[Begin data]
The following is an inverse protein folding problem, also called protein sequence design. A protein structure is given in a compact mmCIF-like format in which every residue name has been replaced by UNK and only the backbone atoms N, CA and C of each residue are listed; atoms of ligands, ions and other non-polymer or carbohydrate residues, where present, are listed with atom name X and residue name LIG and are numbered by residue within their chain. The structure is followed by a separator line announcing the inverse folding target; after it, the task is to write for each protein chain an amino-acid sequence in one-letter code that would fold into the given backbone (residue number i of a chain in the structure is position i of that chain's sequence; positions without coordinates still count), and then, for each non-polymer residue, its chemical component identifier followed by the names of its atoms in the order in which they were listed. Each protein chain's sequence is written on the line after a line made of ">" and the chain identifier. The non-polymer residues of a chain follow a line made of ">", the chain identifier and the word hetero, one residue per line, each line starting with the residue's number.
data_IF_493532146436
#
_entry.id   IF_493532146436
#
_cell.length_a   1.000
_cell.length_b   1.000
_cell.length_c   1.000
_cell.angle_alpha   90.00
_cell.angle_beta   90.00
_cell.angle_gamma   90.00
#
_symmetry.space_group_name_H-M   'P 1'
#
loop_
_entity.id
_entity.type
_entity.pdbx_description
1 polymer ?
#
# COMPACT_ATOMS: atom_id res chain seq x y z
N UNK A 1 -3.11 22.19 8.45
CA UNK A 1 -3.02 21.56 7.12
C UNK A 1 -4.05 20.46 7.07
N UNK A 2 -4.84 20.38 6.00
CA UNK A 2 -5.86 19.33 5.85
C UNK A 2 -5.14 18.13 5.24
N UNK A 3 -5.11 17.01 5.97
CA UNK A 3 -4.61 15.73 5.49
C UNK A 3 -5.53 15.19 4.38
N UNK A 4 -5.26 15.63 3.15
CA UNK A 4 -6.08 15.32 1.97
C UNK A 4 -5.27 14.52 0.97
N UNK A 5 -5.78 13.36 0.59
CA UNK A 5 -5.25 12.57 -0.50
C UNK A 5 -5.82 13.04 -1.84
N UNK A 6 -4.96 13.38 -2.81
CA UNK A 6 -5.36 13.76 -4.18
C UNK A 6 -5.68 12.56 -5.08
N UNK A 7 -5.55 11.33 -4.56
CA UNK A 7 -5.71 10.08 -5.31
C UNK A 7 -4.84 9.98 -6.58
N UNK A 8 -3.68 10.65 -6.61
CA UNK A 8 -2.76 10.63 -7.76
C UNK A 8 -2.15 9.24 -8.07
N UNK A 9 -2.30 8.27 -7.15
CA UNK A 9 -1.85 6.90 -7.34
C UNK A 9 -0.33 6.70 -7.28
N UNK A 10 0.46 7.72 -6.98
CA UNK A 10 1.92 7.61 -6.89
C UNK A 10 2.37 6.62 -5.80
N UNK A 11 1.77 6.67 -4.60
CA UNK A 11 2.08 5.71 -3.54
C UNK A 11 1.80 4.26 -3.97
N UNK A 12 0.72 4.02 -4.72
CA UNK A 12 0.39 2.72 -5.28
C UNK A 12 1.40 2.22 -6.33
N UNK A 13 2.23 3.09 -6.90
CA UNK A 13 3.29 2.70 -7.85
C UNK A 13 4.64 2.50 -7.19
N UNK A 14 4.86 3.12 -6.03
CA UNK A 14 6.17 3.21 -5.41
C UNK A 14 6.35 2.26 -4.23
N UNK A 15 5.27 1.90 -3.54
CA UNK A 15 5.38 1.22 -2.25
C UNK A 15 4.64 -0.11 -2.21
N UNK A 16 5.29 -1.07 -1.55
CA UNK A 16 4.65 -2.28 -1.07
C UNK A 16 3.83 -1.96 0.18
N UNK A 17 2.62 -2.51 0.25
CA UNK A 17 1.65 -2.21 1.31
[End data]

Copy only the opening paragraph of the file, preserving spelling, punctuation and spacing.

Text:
The following is an inverse protein folding problem, also called protein sequence design. A protein structure is given in a compact mmCIF-like format in which every residue name has been replaced by UNK and only the backbone atoms N, CA and C of each residue are listed; atoms of ligands, ions and other non-polymer or carbohydrate residues, where present, are listed with atom name X and residue name LIG and are numbered by residue within their chain. The structure is followed by a separator line announcing the inverse folding target; after it, the task is to write for each protein chain an amino-acid sequence in one-letter code that would fold into the given backbone (residue number i of a chain in the structure is position i of that chain's sequence; positions without coordinates still count), and then, for each non-polymer residue, its chemical component identifier followed by the names of its atoms in the order in which they were listed. Each protein chain's sequence is written on the line after a line made of ">" and the chain identifier. The non-polymer residues of a chain follow a line made of ">", the chain identifier and the word hetero, one residue per line, each line starting with the residue's number.